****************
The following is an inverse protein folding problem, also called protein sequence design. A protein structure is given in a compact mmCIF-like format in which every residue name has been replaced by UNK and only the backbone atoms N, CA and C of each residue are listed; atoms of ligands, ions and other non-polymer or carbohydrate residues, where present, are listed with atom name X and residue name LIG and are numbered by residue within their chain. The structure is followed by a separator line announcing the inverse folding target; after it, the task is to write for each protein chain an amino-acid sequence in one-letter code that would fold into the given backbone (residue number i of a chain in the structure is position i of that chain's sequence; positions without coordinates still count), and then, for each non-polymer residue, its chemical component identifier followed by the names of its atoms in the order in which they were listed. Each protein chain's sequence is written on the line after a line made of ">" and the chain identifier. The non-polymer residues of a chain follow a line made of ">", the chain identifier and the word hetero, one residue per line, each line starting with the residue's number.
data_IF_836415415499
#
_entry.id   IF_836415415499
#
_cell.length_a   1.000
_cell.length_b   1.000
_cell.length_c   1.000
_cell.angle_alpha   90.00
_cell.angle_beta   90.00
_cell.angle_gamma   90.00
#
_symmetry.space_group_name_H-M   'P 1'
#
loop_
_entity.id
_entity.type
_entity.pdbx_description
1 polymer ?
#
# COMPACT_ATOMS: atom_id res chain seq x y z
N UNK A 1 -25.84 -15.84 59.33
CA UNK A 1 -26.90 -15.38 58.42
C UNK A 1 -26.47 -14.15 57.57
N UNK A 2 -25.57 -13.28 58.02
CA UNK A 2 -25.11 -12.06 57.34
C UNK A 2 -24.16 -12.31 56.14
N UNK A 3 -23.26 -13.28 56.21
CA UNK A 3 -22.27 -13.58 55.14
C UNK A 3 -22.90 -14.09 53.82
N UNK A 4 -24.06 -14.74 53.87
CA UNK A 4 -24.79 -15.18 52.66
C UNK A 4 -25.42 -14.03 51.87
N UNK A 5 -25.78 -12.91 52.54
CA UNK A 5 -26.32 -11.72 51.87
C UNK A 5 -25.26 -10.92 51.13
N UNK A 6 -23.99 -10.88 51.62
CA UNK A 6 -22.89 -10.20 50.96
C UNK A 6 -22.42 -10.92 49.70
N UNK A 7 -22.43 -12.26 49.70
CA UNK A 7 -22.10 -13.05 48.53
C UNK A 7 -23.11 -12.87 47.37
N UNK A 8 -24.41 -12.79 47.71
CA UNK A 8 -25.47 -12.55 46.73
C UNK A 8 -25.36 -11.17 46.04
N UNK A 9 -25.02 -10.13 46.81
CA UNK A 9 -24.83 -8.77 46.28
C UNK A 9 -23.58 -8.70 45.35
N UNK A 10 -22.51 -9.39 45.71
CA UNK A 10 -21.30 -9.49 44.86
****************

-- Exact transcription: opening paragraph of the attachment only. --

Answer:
The following is an inverse protein folding problem, also called protein sequence design. A protein structure is given in a compact mmCIF-like format in which every residue name has been replaced by UNK and only the backbone atoms N, CA and C of each residue are listed; atoms of ligands, ions and other non-polymer or carbohydrate residues, where present, are listed with atom name X and residue name LIG and are numbered by residue within their chain. The structure is followed by a separator line announcing the inverse folding target; after it, the task is to write for each protein chain an amino-acid sequence in one-letter code that would fold into the given backbone (residue number i of a chain in the structure is position i of that chain's sequence; positions without coordinates still count), and then, for each non-polymer residue, its chemical component identifier followed by the names of its atoms in the order in which they were listed. Each protein chain's sequence is written on the line after a line made of ">" and the chain identifier. The non-polymer residues of a chain follow a line made of ">", the chain identifier and the word hetero, one residue per line, each line starting with the residue's number.